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Total printing-writing paper shipments decreased 30%

May 26, 2020

The American Forest & Paper Association released its April 2020 printing-writing monthly report, showing 30% year-on-year decline.

According to the report, total printing-writing paper shipments decreased 30% in April compared to April 2019. US purchases of total printing-writing papers decreased 29% in April compared to the same month last year. Total printing-writing paper inventory levels increased 3% when compared to March 2020.

The American Forest & Paper Association said that US purchases of uncoated free sheet (UFS) papers in February decreased 7% compared to last February while the inventory level remained essentially flat (+0.3%) compared to January 2020. UFS imports decreased 36% while exports increased 31% in January 2020.

Coated free sheet (CFS) paper shipments decreased 27% compared to April 2019 while the inventory level decreased 1% compared to March 2020. CFS imports decreased 10% while exports increased three percent in March 2020, according to this latest research.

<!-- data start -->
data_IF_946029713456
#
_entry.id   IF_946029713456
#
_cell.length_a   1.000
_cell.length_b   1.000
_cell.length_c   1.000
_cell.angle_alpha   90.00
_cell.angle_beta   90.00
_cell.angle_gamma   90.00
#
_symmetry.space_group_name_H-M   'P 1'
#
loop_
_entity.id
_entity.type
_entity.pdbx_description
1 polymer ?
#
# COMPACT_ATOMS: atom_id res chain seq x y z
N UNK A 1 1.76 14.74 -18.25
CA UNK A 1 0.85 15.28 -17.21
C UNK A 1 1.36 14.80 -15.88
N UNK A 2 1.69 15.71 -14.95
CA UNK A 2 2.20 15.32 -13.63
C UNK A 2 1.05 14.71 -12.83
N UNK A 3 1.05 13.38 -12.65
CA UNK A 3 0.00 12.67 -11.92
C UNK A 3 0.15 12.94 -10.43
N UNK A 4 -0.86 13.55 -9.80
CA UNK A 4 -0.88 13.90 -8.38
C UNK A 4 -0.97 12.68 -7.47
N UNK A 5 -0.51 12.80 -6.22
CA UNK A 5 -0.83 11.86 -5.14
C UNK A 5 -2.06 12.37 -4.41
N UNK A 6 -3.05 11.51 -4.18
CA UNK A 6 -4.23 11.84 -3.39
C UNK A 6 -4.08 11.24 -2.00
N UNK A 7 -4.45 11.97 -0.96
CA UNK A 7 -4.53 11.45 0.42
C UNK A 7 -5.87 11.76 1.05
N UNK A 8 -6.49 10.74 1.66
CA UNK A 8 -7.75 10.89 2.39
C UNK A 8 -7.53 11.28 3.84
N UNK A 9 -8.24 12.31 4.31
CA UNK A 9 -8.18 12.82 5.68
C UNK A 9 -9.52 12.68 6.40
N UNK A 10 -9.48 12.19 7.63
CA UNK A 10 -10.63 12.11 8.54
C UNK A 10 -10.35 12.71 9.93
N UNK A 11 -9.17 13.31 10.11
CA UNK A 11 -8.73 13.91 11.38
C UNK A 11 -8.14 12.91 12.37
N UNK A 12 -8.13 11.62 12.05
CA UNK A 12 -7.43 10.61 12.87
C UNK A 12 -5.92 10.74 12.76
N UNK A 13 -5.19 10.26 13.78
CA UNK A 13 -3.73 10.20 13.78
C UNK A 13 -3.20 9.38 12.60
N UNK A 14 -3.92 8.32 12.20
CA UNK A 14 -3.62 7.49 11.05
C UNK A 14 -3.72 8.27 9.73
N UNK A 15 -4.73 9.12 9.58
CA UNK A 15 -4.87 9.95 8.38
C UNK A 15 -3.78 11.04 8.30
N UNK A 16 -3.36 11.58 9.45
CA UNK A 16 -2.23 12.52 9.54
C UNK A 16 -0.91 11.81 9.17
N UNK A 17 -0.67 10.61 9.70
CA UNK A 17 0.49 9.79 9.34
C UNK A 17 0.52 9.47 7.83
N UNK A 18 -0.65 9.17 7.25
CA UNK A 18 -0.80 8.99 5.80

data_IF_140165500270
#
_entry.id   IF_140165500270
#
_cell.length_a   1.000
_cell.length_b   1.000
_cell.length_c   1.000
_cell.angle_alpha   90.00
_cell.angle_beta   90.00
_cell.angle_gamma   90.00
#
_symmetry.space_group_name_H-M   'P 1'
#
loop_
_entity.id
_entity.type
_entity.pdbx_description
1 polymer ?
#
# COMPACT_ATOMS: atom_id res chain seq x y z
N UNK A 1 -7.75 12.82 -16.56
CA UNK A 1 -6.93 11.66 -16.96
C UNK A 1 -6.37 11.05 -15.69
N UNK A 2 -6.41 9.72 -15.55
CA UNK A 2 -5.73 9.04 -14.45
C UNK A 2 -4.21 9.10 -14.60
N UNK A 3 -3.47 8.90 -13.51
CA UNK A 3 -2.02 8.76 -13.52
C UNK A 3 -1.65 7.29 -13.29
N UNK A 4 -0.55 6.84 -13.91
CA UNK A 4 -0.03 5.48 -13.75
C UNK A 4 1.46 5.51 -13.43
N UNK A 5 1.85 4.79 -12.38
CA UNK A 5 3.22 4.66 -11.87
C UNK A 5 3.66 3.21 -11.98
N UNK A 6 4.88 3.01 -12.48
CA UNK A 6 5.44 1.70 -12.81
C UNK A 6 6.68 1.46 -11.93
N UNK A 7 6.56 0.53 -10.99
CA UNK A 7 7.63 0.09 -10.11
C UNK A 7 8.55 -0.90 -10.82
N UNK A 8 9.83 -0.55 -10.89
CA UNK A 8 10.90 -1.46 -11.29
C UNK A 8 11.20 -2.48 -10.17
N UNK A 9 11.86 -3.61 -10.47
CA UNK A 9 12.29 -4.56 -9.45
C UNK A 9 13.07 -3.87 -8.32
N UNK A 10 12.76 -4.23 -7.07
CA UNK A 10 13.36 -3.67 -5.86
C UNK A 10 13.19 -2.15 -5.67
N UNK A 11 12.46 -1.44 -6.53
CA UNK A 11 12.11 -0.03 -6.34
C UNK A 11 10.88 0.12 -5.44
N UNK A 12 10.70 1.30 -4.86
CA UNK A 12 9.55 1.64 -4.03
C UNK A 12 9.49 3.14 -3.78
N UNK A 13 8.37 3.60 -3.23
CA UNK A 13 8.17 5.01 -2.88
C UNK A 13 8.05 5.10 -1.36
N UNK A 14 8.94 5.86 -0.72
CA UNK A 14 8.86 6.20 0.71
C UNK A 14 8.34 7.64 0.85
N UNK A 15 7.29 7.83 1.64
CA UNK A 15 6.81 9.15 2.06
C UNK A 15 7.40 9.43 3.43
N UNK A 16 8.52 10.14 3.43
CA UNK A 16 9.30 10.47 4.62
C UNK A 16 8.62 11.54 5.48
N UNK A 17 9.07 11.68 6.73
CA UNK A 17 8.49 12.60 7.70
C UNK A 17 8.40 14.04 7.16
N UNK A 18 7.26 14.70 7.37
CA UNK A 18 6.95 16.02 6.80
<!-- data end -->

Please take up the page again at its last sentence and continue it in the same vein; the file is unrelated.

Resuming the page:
US purchases of coated mechanical (CM) papers in April decreased 18% compared to last April while the inventory level remained essentially flat (+0.2%) compared to March 2020. CM imports decreased 33% while exports increased 13% in March 2020.

Uncoated mechanical (UM) paper shipments decreased 31% compared to April 2019 while the inventory level decreased 6% compared to March 2020. UM imports and exports both decreased compared to March 2019, down 19% and 12% respectively.

Recently, in one of its latest blogs, Keypoint Intelligence released its results from its new modelling of COVID-19’s impact on print volumes.

Keypoint Intelligence explained: “By looking at the various vertical industry sectors and their contribution to office printing, we have estimated the best- and worst-case effects on print. The two main variables that we regard as critical to estimating print reductions are job losses by vertical and print loss from working at home.

Keypoint Intelligence said: “When we total all the best- and worst-case impacts from job loss and work at home for an assumed two-month lockdown, the effect on the 2020 total US print volume under a most likely case will be the loss of about 80 million pages out of 837 billion, or approximately 10%.”

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